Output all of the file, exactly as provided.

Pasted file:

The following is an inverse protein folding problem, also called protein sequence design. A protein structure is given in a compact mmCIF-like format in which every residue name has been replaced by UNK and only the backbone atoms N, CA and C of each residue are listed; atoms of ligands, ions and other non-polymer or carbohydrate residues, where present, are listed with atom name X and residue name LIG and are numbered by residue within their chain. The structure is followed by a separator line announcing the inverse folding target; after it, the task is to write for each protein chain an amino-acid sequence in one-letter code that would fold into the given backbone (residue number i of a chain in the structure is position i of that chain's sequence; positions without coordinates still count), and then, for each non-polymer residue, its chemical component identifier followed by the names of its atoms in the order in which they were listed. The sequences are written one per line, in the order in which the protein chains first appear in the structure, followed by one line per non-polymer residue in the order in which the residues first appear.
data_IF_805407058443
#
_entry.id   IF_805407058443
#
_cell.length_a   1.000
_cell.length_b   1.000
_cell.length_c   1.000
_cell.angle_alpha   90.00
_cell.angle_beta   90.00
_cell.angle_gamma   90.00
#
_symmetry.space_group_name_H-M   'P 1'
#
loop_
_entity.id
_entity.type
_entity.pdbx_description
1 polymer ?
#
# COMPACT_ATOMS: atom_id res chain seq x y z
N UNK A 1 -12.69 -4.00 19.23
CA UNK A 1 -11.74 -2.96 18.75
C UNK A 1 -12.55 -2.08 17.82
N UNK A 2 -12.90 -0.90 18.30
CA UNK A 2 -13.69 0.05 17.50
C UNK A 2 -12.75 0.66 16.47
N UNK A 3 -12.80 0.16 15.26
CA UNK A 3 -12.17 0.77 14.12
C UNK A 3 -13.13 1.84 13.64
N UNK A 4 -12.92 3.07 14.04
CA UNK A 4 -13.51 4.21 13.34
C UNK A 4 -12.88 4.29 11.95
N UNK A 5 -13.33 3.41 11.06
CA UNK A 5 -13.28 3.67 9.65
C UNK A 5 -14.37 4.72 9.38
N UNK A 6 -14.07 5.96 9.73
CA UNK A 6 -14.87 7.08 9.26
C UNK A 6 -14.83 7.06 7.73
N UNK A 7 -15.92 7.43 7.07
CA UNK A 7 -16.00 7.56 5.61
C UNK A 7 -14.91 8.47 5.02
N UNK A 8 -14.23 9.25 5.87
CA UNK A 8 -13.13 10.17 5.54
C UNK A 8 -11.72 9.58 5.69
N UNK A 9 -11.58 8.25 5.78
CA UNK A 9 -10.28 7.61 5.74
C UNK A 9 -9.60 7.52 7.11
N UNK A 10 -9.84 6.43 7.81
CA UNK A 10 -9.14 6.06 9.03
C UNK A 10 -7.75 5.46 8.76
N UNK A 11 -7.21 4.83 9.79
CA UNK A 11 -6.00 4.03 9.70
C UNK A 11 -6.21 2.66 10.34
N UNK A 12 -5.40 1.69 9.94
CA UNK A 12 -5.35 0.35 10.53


The following is an inverse protein folding problem, also called protein sequence design. A protein structure is given in a compact mmCIF-like format in which every residue name has been replaced by UNK and only the backbone atoms N, CA and C of each residue are listed; atoms of ligands, ions and other non-polymer or carbohydrate residues, where present, are listed with atom name X and residue name LIG and are numbered by residue within their chain. The structure is followed by a separator line announcing the inverse folding target; after it, the task is to write for each protein chain an amino-acid sequence in one-letter code that would fold into the given backbone (residue number i of a chain in the structure is position i of that chain's sequence; positions without coordinates still count), and then, for each non-polymer residue, its chemical component identifier followed by the names of its atoms in the order in which they were listed. The sequences are written one per line, in the order in which the protein chains first appear in the structure, followed by one line per non-polymer residue in the order in which the residues first appear.
data_IF_805407058443
#
_entry.id   IF_805407058443
#
_cell.length_a   1.000
_cell.length_b   1.000
_cell.length_c   1.000
_cell.angle_alpha   90.00
_cell.angle_beta   90.00
_cell.angle_gamma   90.00
#
_symmetry.space_group_name_H-M   'P 1'
#
loop_
_entity.id
_entity.type
_entity.pdbx_description
1 polymer ?
#
# COMPACT_ATOMS: atom_id res chain seq x y z
N UNK A 1 -12.69 -4.00 19.23
CA UNK A 1 -11.74 -2.96 18.75
C UNK A 1 -12.55 -2.08 17.82
N UNK A 2 -12.90 -0.90 18.30
CA UNK A 2 -13.69 0.05 17.50
C UNK A 2 -12.75 0.66 16.47
N UNK A 3 -12.80 0.16 15.26
CA UNK A 3 -12.17 0.77 14.12
C UNK A 3 -13.13 1.84 13.64
N UNK A 4 -12.92 3.07 14.04
CA UNK A 4 -13.51 4.21 13.34
C UNK A 4 -12.88 4.29 11.95
N UNK A 5 -13.33 3.41 11.06
CA UNK A 5 -13.28 3.67 9.65
C UNK A 5 -14.37 4.72 9.38
N UNK A 6 -14.07 5.96 9.73
CA UNK A 6 -14.87 7.08 9.26
C UNK A 6 -14.83 7.06 7.73
N UNK A 7 -15.92 7.43 7.07
CA UNK A 7 -16.00 7.56 5.61
C UNK A 7 -14.91 8.47 5.02
N UNK A 8 -14.23 9.25 5.87
CA UNK A 8 -13.13 10.17 5.54
C UNK A 8 -11.72 9.58 5.69
N UNK A 9 -11.58 8.25 5.78
CA UNK A 9 -10.28 7.61 5.74
C UNK A 9 -9.60 7.52 7.11
N UNK A 10 -9.84 6.43 7.81
CA UNK A 10 -9.14 6.06 9.03
C UNK A 10 -7.75 5.46 8.76
N UNK A 11 -7.21 4.83 9.79
CA UNK A 11 -6.00 4.03 9.70
C UNK A 11 -6.21 2.66 10.34
N UNK A 12 -5.40 1.69 9.94
CA UNK A 12 -5.35 0.35 10.53